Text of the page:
Coming Back to Life

Yesterday's client was saddled with fifteen filing cabinets in her home office. She had the metal kind on wheels. There were the portable plastic kind sitting on top of her desks. Then there were the high-rise filing cabinets. This was in addition to the large piles of free-range papers on her desks. She sat in her office chair amidst the chaos and was sad.

There's a belief that, "I'll be okay if I just get more space to put my things." That's why people get storage lockers, or buy a bigger house, or put in shelves, or build an addition on to their home. But expanding doesn't bring relief. It provides homes for the chaos and confusion. The stuff stays with us and we suffer with its presence.

I said to my client, "It's time to mow the lawn." It was time to trim things back. The row houses of clutter were driving her crazy. She panicked and said that she didn't want to go through the papers in her files. That's a natural thought. When she thinks of going through the papers, she thinks of all of the papers at once and she shuts down.

I said, "I'm going to make it easy for you." I got one of her big recycling bins and sat it on the floor next to her. I opened the first filing cabinet and I took out only one file. I handed the file to her and I said, "Let's take a look through this and see what you're no longer using." That was simple for her and she did it. I kept giving her little bits at a time and she could handle them.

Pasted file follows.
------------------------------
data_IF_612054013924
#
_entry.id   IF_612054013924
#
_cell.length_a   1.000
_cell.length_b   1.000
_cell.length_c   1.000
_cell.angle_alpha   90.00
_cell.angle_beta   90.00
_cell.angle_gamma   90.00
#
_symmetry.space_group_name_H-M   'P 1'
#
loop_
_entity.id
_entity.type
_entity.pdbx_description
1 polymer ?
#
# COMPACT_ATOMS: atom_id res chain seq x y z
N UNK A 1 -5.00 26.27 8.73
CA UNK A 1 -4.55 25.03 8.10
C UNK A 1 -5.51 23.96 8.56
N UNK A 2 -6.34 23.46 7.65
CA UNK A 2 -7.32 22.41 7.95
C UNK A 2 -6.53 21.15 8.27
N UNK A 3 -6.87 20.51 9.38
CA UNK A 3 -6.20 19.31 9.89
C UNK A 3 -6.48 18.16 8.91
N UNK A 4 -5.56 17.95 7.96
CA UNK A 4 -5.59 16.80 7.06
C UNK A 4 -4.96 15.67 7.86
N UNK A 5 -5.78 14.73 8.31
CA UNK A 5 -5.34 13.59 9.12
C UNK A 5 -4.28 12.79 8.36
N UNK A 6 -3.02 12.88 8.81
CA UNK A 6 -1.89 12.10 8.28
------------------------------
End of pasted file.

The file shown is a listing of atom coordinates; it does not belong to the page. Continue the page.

Then we came across many files that were from her deceased husband. This brought up some deep sadness. They were medical papers from his long and painful sickness. She had been his caretaker. Her heart was still raw. I had a feeling this was the source of the masses of paper. The papers were probably an insulator to her from the pain. They distracted her. I told her that I understand seeing these papers again hurts her, and there's a great value for her in letting the painful reminders go. Clutter busting the papers would allow her heart to open again so she could feel the deep love she felt for her husband.

She went through the papers with the new incentive. We filled two recycling bins. She said she felt a great weight lift from her.